Museveni’s changing stance on retirement 

Sunday May 09 2021
pp004 pix

Mr Yoweri Museveni swears in after being declared president in 1996. PHOTOS/FILE

By Elizabeth Kamurungi

President Museveni has pledged to retire numerous times, among which was the promise to handover to a civilian government four years after the National Resistance Army took over power in 1986, then after the elapse of his two constitutional term limits in 2006 and the vow to not stand when he clocked 75. These he has trashed, along with diminishing the hopes for the long anticipated peaceful transfer of power in the country. 

Mr Museveni contested against 10 others in the Thursday polls as he sought to extend his time at the helm of the country to four decades. The 76-year-old has been President since 1986, and is listed among the five longest-serving leaders in Africa.  
Mr Museveni says he needs this 6th term to secure the future of Ugandans. Numerous reasons, have been advanced to explain his stay in power, some necessitating constitutional amendments.

Taking his first ever oath of office in 1986 at the parliamentary steps, after a five-year guerrilla war, a young Museveni, then 42 years,  promised a fundamental change in the politics of the country that had never witnessed a peaceful transfer of power.  
Mr Museveni also said Africa’s biggest problem was leaders who over stay in power, and assured Ugandans that his would take a different path. 

“The problem of Africa in general and Uganda in particular is not the people but leaders who want to overstay in power,” he said then.
Museveni and the National Resistance Council (NRC) would go ahead to lead the country until 1996 when the first general election was held. This was after the promulgation of the 1995 Constitution that limited the presidency to two five-year terms.

In May 2001, The New Vision reported Museveni’s intention to retire after the end of his second term (2006). 
“When I retire, as I will do in these five years…” the paper quoted Mr Museveni, then 62 years, as saying.
In 2003, however, after a meeting at the National Leadership Institute in Kyankwanzi, his ruling party, NRM, initiated the process to amend the Constitution to remove the presidential term limits. 

Each MP was paid Shs5m ‘facilitation’ to consult the electorate about the amendments, without which President Museveni would not have been eligible to stand again in 2006. At the time, some senior NRM members, including Cabinet ministers, opposed the move. 
The Constitution was in 2005 – during the final year of Museveni’s last five-year elective term – amended, giving Museveni a gateway to stand again. 


“Longevity without democracy was what I meant ... if the people are renewing my mandate in a free election, then I wouldn’t put it in that category. I was talking about dictatorship,” Museveni said after the 2006 elections. 
He would go on to contest in 2011 and 2016, both times against his former Bush War comrade- turned-Opposition stalwart, Col Kizza Besigye, who fell out with President Museveni’s NRM in 1999. 

“Democracy means you elect the people you like. We had elections about one year ago and my party won 62 per cent of the vote. That does not show that the people of Uganda are fed up of our party because they have voted for us five times.”  Museveni told Al Jazeera in April 2017.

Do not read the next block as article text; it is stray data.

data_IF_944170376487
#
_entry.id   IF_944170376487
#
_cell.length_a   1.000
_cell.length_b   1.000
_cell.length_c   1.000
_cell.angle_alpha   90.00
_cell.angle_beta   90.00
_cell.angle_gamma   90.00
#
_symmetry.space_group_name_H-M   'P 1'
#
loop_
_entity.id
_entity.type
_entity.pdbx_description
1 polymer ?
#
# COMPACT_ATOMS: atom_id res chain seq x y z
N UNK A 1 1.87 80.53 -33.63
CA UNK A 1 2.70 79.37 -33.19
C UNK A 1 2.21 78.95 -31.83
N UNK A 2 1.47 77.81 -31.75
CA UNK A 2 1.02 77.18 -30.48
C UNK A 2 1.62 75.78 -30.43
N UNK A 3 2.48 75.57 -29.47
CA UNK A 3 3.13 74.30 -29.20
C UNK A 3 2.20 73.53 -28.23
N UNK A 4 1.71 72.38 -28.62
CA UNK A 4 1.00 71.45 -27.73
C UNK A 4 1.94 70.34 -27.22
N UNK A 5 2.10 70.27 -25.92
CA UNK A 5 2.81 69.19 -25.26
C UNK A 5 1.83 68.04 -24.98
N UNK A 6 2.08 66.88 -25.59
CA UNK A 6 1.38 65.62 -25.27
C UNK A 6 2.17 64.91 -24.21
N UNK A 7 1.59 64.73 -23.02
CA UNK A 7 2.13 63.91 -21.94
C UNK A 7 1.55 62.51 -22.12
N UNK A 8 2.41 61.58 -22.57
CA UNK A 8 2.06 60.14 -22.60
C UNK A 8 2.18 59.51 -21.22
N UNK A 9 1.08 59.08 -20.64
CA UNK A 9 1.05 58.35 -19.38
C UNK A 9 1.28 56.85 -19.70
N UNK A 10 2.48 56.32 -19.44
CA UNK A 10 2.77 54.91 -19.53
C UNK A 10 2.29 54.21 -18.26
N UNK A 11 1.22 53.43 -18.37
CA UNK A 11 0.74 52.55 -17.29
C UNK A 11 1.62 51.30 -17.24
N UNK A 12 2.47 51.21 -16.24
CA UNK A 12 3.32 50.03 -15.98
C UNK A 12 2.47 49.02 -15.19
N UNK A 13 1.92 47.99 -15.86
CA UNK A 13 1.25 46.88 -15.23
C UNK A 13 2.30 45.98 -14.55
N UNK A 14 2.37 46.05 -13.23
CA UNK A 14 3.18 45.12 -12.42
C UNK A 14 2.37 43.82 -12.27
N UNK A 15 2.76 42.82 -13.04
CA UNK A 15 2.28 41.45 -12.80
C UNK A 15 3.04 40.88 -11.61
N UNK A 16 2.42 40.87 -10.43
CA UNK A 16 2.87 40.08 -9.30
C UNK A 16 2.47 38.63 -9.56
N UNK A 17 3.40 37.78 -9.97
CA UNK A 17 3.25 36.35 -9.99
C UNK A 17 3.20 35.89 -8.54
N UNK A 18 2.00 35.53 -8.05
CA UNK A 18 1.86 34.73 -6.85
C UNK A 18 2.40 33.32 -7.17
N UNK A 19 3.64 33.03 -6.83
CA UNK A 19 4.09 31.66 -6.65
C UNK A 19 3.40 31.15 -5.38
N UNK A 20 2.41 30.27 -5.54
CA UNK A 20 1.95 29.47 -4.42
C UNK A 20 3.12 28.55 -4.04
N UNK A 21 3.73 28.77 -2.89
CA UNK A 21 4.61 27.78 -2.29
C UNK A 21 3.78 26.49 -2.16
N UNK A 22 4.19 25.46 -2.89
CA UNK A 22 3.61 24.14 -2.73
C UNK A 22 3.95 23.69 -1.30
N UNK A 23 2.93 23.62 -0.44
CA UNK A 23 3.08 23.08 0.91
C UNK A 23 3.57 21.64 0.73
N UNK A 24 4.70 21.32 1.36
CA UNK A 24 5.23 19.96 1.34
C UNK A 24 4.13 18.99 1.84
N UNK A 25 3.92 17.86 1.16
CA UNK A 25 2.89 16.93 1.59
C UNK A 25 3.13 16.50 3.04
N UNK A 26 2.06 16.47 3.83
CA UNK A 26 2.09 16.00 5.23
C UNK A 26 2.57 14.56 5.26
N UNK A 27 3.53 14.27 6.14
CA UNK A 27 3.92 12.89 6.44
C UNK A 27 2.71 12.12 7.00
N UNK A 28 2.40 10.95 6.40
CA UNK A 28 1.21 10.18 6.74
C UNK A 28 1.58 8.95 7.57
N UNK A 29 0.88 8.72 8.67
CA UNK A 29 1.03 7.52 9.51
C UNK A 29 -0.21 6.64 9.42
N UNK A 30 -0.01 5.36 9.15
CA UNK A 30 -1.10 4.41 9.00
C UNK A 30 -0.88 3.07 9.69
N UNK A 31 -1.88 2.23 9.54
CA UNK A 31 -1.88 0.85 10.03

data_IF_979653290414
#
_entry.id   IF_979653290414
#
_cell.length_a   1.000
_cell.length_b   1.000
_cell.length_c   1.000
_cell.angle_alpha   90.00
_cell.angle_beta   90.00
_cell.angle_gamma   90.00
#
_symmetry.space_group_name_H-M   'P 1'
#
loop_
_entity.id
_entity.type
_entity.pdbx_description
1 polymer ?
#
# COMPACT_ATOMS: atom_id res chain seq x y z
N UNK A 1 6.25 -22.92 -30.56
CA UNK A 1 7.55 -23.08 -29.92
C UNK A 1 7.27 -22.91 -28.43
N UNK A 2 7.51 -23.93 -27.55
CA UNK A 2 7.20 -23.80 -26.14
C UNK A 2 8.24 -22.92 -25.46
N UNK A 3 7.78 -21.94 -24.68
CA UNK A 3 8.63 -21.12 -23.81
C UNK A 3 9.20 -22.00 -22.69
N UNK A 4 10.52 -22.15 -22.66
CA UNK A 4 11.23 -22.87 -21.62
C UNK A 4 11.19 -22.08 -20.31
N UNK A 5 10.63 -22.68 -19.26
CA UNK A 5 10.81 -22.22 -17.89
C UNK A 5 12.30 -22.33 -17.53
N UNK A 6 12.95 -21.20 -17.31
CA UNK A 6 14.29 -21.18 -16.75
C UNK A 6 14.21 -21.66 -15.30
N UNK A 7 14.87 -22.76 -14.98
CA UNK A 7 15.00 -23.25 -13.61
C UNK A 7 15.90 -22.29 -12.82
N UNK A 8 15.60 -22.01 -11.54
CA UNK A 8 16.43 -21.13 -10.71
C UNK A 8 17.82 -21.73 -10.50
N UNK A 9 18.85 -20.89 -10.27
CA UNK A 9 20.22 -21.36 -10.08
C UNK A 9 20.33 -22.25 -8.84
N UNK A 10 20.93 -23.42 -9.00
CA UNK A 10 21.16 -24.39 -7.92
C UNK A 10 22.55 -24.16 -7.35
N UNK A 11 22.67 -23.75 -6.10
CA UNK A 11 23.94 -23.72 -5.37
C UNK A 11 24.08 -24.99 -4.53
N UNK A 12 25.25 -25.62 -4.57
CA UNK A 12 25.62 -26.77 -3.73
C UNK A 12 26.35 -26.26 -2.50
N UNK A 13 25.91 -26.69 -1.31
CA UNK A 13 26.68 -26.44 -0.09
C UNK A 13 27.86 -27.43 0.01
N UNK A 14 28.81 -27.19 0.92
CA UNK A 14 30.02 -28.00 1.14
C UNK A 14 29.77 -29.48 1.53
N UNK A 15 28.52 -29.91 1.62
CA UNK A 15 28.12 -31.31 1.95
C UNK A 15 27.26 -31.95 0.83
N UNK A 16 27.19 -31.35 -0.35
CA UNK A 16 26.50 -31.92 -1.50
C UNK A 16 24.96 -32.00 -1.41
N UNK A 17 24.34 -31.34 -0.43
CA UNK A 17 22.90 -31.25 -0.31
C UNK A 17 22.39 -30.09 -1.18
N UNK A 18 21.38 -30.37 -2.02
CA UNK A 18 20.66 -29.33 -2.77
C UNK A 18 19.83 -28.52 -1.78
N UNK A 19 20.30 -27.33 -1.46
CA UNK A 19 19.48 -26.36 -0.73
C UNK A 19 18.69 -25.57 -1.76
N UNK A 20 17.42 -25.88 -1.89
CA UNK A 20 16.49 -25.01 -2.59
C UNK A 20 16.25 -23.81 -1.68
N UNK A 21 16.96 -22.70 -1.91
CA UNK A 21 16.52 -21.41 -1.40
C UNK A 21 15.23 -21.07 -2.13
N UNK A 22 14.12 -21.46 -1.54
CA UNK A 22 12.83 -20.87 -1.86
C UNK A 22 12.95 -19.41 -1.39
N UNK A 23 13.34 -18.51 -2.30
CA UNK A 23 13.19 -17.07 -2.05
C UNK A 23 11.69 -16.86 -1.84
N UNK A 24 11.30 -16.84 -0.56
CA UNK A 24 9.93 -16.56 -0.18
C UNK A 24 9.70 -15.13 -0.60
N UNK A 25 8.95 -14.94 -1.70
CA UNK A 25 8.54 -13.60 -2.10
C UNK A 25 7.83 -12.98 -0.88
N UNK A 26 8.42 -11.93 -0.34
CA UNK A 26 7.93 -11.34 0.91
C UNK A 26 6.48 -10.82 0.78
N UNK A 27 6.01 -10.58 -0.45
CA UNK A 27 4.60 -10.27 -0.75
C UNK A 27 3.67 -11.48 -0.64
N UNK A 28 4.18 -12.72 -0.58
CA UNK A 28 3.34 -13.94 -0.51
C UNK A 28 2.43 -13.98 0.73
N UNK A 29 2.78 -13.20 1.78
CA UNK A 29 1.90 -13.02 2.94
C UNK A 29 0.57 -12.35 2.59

pp004 pixx

President Museveni addresses the nation recently.

Chief Justice Alfonse Owiny-Dollo in the October 14, 2020, issue of Daily Monitor said he regrets the removal of presidential term limits from the Constitution because the 1994 Constituency Assembly did not entrench the safeguards to stop such amendments.

 “…what I wept for this country was for the removal of the presidential term limits. That is where we lost it. The mistake we made in the Constituent Assembly was not to entrench, not to make it difficult for anyone to amend the provisions of the term limits,” Justice Owiny-Dollo said
Age limit cap removal
In an interview with NTV in 2012, President Museveni said he would not contest to lead the country when he clocked 75 years.
“After 75, the vigour, I think there is some scientific idea there that maybe the vigour is not as much after 75 so that one I would not quarrel so much. I know there are some leaders who have been leading beyond 75 but I think if you want very active leaders, have the ones below 75,” he said.
In July 2017, when reminded of this stand at a press conference at State House Entebbe, following rumours of a plot to amend the Constitution to remove the upper age limit cap, which he had dismissed at the time, Museveni said: “We should continue our forward movement, we should not be diverted by diversions.”

In 2017, the 10th Parliament voted to amend Article 102b that barred persons above 75 years form contesting for the highest office in the land. This was viewed by some of Museveni’s critics as a direct ticket to grant him a life presidency. 
In August 2019 while engaging his social media followers, Mr Museveni said he would have retired long ago, but ‘Africa and Uganda’ still have so many challenges that he needs to confront.

At the launch of the NRM 2021/26 manifesto at Speke Resort Munyonyo after his nomination, President Museveni, according Nile Post, said: “Some people have been saying Museveni has refused to retire. It is not that I don’t want to retire or that I don’t have where to retire but one of the reasons is that if Ugandans still want us to participate, I will continue making myself available.” 

But his former Cabinet minister Nuwe Amanya Mushega said last year while appearing on NTV that as people who brought the NRM to power, they can’t tire of reminding Mr Museveni to peacefully hand over power.
“We put limitations in the Constitution. Serve two terms, was one of them. You do not leave power because you have lost steam. You leave because the law says so,” he said.